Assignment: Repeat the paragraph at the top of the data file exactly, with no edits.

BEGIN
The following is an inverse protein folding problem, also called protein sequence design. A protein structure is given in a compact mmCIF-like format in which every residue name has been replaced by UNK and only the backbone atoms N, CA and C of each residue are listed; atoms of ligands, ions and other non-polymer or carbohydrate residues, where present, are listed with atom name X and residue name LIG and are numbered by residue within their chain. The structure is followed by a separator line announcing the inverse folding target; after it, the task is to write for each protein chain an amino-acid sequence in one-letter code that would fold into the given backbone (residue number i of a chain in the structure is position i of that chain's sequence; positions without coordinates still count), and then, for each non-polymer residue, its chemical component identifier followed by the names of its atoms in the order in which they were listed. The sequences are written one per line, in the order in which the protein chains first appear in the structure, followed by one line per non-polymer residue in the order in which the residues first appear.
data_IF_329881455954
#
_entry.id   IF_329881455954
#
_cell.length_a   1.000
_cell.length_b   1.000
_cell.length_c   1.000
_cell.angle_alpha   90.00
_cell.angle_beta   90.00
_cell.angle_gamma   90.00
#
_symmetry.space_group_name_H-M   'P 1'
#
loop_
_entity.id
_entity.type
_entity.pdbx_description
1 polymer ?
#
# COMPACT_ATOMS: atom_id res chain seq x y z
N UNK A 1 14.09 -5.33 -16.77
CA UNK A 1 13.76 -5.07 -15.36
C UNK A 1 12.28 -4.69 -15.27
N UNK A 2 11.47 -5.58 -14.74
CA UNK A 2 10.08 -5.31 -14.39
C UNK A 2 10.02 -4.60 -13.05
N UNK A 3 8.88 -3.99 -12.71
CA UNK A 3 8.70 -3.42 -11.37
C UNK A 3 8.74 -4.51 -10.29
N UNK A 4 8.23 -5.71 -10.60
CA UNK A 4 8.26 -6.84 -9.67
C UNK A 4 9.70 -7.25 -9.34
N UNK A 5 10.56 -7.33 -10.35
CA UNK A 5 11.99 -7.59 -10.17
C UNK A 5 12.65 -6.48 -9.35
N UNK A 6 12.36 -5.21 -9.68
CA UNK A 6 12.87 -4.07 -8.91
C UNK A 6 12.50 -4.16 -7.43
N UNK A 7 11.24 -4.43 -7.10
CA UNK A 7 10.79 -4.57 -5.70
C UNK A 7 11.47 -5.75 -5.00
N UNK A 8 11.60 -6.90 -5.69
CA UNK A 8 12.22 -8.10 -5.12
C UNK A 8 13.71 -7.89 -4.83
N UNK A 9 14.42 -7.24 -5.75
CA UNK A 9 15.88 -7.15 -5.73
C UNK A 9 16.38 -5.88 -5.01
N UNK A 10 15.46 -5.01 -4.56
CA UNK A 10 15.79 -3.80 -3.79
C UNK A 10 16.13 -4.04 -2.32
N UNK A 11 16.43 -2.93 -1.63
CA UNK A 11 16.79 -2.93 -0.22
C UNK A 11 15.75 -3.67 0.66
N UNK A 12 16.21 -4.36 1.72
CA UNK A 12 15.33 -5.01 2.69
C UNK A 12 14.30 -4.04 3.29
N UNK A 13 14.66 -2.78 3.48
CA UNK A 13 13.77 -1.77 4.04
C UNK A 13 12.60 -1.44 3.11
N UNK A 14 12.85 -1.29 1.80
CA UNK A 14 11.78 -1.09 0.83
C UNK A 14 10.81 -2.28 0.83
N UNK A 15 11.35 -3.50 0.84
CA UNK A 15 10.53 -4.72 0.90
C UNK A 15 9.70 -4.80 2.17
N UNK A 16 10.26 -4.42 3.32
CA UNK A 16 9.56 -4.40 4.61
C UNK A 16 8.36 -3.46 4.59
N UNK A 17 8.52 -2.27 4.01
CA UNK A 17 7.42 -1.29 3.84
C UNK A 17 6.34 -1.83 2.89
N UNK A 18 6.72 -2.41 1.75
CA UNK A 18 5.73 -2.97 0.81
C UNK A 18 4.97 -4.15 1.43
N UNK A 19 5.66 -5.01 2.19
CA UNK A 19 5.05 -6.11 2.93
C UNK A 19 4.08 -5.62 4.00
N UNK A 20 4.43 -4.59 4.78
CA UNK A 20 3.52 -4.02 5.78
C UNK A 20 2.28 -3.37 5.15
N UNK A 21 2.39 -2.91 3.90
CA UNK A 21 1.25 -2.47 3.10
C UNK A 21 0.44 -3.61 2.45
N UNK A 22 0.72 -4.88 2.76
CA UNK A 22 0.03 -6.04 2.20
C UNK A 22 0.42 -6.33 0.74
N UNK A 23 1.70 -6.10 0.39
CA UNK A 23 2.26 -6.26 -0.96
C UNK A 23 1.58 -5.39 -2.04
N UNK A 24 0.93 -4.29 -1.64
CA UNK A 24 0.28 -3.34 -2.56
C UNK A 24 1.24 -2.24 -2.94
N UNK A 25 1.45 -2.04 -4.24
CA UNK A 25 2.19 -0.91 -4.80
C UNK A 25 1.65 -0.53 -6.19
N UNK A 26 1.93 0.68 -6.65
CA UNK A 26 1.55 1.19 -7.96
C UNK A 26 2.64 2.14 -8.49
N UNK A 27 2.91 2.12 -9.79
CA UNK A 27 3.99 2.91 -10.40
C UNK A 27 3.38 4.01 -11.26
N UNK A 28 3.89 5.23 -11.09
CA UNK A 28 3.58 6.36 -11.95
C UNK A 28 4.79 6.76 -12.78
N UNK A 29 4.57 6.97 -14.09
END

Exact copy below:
The following is an inverse protein folding problem, also called protein sequence design. A protein structure is given in a compact mmCIF-like format in which every residue name has been replaced by UNK and only the backbone atoms N, CA and C of each residue are listed; atoms of ligands, ions and other non-polymer or carbohydrate residues, where present, are listed with atom name X and residue name LIG and are numbered by residue within their chain. The structure is followed by a separator line announcing the inverse folding target; after it, the task is to write for each protein chain an amino-acid sequence in one-letter code that would fold into the given backbone (residue number i of a chain in the structure is position i of that chain's sequence; positions without coordinates still count), and then, for each non-polymer residue, its chemical component identifier followed by the names of its atoms in the order in which they were listed. The sequences are written one per line, in the order in which the protein chains first appear in the structure, followed by one line per non-polymer residue in the order in which the residues first appear.